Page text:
Maritime Gloucester on Harbor Loop, where hands-on exhibits explain Gloucester’s long and strong connections to the fishing industry. Touch tanks will excite the kids.on Harbor Loop, where hands-on exhibits explain Gloucester’s long and strong connections to the fishing industry. Touch tanks will excite the kids.
The Castle Manor Inn’s Sea Glass Restaurant is set in a wonderful turn-of-the-century Victorian inn. Choose one of three small dining rooms or dine al fresco on their outdoor covered deck.is set in a wonderful turn-of-the-century Victorian inn. Choose one of three small dining rooms or dine al fresco on their outdoor covered deck.
Speaking of decks, the newly renovated Studio Restaurant on the water on Rocky Neck has reopened this summer, has a fabulous deck, signature drinks and a great seafood menu. And be sure not to miss the Rudder, also right on Smith Cove on Rocky Neck, popular with locals and visitors alike. Their island atmosphere, great food and drinks will make for a fun night out.
For an entertaining, informative walk around town sampling delectable goodies along the way, sign up for the Cape Ann Foodie Tour. This is not just about seafood, but you will learn a lot about Gloucester and some of her favorite food offerings.
“Anything fresher still swims” is the slogan for Turner’s Seafood Market. Turner’s Seafood Market, at 4 Smith St. in Gloucester. The market is stocked fresh daily with everything from the sea, plus prepared seafood dishes, ready for you to cook at home.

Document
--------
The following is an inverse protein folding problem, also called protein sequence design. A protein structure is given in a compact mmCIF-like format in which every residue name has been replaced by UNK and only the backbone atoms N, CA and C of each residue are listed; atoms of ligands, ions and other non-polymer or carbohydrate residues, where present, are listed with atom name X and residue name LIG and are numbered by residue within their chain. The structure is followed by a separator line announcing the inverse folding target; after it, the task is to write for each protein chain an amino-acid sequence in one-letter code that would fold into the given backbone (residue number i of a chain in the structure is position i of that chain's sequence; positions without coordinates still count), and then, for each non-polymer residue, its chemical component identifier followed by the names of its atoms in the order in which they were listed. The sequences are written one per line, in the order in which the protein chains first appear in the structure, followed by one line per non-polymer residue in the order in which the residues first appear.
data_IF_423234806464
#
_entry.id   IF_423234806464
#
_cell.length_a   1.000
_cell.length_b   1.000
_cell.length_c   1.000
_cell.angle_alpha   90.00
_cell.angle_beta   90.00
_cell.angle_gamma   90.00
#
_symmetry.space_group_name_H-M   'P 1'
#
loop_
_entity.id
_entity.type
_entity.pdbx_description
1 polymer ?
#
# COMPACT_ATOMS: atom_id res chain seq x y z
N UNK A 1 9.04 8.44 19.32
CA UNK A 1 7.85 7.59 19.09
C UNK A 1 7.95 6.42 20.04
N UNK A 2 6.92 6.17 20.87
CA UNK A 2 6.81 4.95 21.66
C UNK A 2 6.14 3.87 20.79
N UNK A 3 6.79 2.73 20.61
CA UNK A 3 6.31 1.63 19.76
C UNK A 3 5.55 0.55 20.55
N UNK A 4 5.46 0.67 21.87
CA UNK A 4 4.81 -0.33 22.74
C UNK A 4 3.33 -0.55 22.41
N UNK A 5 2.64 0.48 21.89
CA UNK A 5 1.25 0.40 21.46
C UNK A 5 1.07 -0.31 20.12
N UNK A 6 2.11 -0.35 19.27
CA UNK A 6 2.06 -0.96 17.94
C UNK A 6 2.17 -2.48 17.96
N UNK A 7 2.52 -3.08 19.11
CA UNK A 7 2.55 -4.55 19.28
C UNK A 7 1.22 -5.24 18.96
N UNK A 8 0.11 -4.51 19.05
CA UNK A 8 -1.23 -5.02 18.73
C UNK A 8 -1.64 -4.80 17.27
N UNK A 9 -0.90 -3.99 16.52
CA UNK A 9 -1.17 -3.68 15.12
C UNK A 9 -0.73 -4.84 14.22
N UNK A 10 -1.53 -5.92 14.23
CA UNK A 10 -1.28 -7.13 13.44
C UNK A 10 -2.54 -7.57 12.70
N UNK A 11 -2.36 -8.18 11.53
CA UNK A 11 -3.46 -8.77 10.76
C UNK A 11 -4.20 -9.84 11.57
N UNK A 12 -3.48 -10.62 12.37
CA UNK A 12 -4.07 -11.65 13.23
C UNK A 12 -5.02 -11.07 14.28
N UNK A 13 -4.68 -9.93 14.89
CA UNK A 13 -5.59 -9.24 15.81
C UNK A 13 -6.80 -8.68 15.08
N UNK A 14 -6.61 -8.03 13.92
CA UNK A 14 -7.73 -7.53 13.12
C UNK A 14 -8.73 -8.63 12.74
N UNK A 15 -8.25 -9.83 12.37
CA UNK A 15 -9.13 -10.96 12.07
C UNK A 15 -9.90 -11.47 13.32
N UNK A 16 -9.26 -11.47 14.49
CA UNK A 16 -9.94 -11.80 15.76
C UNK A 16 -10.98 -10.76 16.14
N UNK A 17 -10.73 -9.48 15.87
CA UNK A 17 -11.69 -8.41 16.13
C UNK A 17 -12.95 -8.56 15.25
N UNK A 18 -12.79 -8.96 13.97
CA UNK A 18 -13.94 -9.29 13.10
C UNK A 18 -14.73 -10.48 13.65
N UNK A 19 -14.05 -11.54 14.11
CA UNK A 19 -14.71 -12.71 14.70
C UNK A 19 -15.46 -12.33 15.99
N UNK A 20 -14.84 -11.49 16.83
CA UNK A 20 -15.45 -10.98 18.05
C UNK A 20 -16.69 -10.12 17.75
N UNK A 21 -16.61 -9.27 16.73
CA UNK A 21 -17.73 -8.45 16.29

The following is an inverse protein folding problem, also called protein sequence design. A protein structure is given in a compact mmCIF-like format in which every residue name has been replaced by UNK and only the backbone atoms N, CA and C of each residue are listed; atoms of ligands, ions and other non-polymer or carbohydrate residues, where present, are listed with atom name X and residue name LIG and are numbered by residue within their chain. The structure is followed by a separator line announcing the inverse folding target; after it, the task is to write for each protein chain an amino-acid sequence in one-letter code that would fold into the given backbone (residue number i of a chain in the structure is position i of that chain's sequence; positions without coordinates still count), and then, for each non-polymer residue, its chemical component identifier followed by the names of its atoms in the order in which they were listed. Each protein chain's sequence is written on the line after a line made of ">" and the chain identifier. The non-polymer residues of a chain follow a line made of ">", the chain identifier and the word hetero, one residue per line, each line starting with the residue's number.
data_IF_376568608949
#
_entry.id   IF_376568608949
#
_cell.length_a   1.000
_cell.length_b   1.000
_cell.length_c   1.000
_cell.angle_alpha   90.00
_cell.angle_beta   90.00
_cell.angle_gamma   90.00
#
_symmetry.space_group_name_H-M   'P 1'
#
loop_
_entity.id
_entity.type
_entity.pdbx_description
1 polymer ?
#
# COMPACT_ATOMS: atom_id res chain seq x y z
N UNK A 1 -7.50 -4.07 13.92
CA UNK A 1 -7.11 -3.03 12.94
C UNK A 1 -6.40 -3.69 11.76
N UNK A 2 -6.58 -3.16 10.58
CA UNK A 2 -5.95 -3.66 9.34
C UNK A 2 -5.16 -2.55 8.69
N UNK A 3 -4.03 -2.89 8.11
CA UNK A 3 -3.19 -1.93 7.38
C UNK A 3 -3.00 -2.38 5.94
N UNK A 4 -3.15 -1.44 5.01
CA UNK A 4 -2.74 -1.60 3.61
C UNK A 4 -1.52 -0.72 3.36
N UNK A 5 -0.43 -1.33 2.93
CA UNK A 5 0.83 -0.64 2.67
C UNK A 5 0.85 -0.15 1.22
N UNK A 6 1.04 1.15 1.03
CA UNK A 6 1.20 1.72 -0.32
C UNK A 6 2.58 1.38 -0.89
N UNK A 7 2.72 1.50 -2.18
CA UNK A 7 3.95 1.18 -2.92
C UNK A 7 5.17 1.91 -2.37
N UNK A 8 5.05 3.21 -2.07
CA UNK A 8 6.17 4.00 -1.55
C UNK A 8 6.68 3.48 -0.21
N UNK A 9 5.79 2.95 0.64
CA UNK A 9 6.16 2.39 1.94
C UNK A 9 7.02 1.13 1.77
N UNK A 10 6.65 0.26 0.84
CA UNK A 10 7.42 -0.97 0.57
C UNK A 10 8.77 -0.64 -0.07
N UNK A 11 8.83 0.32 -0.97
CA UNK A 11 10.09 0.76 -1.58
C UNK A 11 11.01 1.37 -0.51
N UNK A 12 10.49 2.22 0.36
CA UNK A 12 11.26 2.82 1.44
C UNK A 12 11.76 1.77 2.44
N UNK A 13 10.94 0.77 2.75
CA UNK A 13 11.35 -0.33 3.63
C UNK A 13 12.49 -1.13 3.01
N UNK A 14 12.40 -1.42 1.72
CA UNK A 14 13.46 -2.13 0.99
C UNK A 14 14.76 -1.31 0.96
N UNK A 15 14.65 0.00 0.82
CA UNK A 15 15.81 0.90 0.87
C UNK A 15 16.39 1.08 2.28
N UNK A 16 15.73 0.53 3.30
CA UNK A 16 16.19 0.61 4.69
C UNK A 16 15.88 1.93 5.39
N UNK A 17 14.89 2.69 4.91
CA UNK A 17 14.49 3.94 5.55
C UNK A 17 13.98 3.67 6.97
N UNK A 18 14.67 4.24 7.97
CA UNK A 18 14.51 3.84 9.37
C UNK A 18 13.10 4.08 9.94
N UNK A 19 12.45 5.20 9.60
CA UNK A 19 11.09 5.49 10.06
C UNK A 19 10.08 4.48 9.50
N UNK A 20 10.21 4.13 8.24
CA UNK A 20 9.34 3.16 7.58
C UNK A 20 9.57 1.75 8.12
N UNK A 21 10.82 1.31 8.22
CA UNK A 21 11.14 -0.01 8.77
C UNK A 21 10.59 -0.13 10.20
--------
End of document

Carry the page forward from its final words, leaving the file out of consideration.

And a visit to Gloucester is not complete without a side trip to Essex and an “eat in the rough” meal at Woodman’s of Essex. Celebrating their 100th year, the Woodman family invented the fried clam, and serves up gazillions of them every year.
Ryan and Wood, is the local distiller of Beauport Vodka, Folly Cove Rum, Knockabout Gin and Rye Whiskey. Crafted in small batches right here in Gloucester, these spirits can be found everywhere. They also give free tours at their distillery at Blackburn Park.m, Knockabout Gin and Rye Whiskey. Crafted in small batches right here in Gloucester, these spirits can be found everywhere. They also give free tours at their distillery at Blackburn Park.
You might catch a glimpse of a Giant Bluefin Tuna from the deck at Mile Marker One Restaurant & Bar. Located at the Cape Ann’s Marina Resort – home to the TV series WICKED TUNA, where you will definitely spot Dave Carraro, crew and boat F/V Tuna.com and Paul Hebert, crew and boat Wicked Pissah. Souvenirs are sold here and if they are around, they might give you an autograph as well. The annual Bluefin Blowout Giant Tuna Fishing Tournament is also hosted here, featuring live weigh-in and events sometime in July or August. Many charter boats are stored here and a good place to look for the type of fishing or sightseeing that you could be interested in. Mile Marker One will also cook up your catch after a day of fishing for a true seafood experience.